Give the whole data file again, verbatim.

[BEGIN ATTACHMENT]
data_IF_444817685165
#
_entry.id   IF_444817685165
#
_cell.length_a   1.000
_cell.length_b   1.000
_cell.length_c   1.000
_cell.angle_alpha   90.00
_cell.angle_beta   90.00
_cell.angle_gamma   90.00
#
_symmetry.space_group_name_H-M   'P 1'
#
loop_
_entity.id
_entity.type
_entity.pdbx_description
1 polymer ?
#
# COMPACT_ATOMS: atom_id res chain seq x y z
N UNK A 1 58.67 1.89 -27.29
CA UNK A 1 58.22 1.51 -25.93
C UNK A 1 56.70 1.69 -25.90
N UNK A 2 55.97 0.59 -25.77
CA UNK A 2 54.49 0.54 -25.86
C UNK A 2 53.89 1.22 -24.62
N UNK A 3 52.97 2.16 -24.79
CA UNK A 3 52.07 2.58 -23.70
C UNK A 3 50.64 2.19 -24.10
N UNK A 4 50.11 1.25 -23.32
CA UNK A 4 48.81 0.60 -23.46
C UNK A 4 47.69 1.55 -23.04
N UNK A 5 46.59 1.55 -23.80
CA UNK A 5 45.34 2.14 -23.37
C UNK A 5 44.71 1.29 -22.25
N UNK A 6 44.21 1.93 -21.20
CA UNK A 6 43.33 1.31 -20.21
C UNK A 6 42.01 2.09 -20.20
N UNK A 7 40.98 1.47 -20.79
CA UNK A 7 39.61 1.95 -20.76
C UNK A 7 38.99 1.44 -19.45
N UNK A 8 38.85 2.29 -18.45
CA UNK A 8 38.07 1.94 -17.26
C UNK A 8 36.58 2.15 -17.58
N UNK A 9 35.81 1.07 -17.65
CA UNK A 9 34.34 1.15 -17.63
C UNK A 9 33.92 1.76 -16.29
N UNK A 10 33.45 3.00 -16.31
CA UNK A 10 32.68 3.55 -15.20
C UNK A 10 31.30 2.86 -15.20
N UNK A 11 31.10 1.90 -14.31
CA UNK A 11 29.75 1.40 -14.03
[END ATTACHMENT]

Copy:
data_IF_444817685165
#
_entry.id   IF_444817685165
#
_cell.length_a   1.000
_cell.length_b   1.000
_cell.length_c   1.000
_cell.angle_alpha   90.00
_cell.angle_beta   90.00
_cell.angle_gamma   90.00
#
_symmetry.space_group_name_H-M   'P 1'
#
loop_
_entity.id
_entity.type
_entity.pdbx_description
1 polymer ?
#
# COMPACT_ATOMS: atom_id res chain seq x y z
N UNK A 1 58.67 1.89 -27.29
CA UNK A 1 58.22 1.51 -25.93
C UNK A 1 56.70 1.69 -25.90
N UNK A 2 55.97 0.59 -25.77
CA UNK A 2 54.49 0.54 -25.86
C UNK A 2 53.89 1.22 -24.62
N UNK A 3 52.97 2.16 -24.79
CA UNK A 3 52.07 2.58 -23.70
C UNK A 3 50.64 2.19 -24.10
N UNK A 4 50.11 1.25 -23.32
CA UNK A 4 48.81 0.60 -23.46
C UNK A 4 47.69 1.55 -23.04
N UNK A 5 46.59 1.55 -23.80
CA UNK A 5 45.34 2.14 -23.37
C UNK A 5 44.71 1.29 -22.25
N UNK A 6 44.21 1.93 -21.20
CA UNK A 6 43.33 1.31 -20.21
C UNK A 6 42.01 2.09 -20.20
N UNK A 7 40.98 1.47 -20.79
CA UNK A 7 39.61 1.95 -20.76
C UNK A 7 38.99 1.44 -19.45
N UNK A 8 38.85 2.29 -18.45
CA UNK A 8 38.07 1.94 -17.26
C UNK A 8 36.58 2.15 -17.58
N UNK A 9 35.81 1.07 -17.65
CA UNK A 9 34.34 1.15 -17.63
C UNK A 9 33.92 1.76 -16.29
N UNK A 10 33.45 3.00 -16.31
CA UNK A 10 32.68 3.55 -15.20
C UNK A 10 31.30 2.86 -15.20
N UNK A 11 31.10 1.90 -14.31
CA UNK A 11 29.75 1.40 -14.03